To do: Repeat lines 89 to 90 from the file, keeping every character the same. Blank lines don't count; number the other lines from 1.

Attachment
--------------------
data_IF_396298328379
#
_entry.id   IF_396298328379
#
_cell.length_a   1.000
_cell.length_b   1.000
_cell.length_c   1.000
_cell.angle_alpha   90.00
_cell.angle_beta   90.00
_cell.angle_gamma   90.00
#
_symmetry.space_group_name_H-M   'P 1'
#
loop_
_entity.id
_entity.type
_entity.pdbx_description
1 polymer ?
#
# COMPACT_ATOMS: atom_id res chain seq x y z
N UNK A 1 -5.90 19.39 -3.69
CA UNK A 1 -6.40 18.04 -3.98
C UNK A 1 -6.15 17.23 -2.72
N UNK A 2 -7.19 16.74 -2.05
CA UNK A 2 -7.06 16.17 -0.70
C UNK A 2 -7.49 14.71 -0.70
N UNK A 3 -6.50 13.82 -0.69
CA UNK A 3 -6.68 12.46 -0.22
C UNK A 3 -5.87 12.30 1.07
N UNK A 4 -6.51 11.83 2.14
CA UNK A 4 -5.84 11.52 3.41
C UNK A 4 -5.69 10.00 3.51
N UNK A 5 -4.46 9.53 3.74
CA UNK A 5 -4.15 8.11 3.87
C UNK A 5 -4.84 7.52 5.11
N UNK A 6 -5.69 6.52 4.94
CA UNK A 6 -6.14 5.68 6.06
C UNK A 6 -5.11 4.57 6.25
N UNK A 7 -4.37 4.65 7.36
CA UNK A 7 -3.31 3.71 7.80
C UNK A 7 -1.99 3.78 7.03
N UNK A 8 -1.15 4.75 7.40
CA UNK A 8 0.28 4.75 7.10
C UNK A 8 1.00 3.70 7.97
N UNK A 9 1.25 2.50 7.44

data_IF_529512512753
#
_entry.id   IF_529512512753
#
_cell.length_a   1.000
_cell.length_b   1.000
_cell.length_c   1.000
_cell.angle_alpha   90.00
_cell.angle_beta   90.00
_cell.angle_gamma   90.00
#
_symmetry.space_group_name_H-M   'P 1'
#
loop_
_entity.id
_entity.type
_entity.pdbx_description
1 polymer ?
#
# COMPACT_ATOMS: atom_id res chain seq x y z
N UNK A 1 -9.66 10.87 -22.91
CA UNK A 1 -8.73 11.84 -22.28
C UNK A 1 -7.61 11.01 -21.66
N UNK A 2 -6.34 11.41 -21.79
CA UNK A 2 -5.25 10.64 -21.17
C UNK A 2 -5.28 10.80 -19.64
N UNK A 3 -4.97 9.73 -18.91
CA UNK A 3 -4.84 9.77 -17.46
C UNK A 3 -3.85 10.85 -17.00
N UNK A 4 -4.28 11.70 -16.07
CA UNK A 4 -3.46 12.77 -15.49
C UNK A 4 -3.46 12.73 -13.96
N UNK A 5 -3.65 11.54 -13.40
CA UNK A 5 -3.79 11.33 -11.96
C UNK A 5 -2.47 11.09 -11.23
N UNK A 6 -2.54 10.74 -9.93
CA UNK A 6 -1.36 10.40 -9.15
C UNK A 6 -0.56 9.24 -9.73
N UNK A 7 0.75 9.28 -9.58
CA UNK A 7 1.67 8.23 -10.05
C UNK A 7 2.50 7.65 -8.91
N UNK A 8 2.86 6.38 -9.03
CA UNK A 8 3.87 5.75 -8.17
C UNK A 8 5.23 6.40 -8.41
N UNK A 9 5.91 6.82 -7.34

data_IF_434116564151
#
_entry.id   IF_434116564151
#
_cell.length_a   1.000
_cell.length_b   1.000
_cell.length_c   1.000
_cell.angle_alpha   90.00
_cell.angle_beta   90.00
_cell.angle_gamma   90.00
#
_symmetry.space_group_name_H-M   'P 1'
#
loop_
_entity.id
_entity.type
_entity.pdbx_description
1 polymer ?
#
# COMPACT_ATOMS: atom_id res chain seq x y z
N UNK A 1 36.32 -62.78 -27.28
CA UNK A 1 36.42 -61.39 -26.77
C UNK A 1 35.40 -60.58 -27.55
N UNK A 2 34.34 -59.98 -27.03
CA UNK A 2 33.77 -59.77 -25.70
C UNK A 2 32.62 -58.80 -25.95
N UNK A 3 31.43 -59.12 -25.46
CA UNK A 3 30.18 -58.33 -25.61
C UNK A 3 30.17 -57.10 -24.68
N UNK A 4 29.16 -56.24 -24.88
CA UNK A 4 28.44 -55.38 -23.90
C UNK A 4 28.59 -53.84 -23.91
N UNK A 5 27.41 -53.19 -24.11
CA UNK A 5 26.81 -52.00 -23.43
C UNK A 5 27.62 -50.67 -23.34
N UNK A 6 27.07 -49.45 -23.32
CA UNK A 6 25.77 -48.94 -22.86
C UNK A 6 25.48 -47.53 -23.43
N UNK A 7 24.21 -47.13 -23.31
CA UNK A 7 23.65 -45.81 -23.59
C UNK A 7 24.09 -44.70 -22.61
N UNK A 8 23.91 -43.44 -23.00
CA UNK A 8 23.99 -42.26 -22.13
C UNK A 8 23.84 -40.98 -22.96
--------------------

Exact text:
C UNK A 8 5.23 6.40 -8.41
N UNK A 9 5.91 6.82 -7.34